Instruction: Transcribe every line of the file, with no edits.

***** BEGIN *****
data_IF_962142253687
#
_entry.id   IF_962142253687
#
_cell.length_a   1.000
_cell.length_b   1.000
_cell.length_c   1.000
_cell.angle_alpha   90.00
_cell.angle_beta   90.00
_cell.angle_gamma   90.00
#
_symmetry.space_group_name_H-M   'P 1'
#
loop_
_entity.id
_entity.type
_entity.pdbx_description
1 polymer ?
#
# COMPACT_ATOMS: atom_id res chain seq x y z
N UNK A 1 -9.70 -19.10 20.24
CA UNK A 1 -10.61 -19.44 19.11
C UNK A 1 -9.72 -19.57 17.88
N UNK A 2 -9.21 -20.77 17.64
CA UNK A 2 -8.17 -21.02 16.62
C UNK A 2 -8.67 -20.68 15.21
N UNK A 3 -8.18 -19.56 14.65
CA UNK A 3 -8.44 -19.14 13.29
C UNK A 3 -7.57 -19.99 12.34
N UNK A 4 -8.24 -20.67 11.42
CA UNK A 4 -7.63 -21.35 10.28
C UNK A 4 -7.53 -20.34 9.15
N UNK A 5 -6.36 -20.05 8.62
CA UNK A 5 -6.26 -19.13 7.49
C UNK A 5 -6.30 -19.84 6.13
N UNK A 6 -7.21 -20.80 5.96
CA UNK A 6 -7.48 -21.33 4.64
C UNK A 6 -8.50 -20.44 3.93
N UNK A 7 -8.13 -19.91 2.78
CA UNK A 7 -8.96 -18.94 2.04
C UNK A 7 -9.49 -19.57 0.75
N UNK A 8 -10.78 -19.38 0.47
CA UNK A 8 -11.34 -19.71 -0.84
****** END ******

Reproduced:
data_IF_962142253687
#
_entry.id   IF_962142253687
#
_cell.length_a   1.000
_cell.length_b   1.000
_cell.length_c   1.000
_cell.angle_alpha   90.00
_cell.angle_beta   90.00
_cell.angle_gamma   90.00
#
_symmetry.space_group_name_H-M   'P 1'
#
loop_
_entity.id
_entity.type
_entity.pdbx_description
1 polymer ?
#
# COMPACT_ATOMS: atom_id res chain seq x y z
N UNK A 1 -9.70 -19.10 20.24
CA UNK A 1 -10.61 -19.44 19.11
C UNK A 1 -9.72 -19.57 17.88
N UNK A 2 -9.21 -20.77 17.64
CA UNK A 2 -8.17 -21.02 16.62
C UNK A 2 -8.67 -20.68 15.21
N UNK A 3 -8.18 -19.56 14.65
CA UNK A 3 -8.44 -19.14 13.29
C UNK A 3 -7.57 -19.99 12.34
N UNK A 4 -8.24 -20.67 11.42
CA UNK A 4 -7.63 -21.35 10.28
C UNK A 4 -7.53 -20.34 9.15
N UNK A 5 -6.36 -20.05 8.62
CA UNK A 5 -6.26 -19.13 7.49
C UNK A 5 -6.30 -19.84 6.13
N UNK A 6 -7.21 -20.80 5.96
CA UNK A 6 -7.48 -21.33 4.64
C UNK A 6 -8.50 -20.44 3.93
N UNK A 7 -8.13 -19.91 2.78
CA UNK A 7 -8.96 -18.94 2.04
C UNK A 7 -9.49 -19.57 0.75
N UNK A 8 -10.78 -19.38 0.47
CA UNK A 8 -11.34 -19.71 -0.84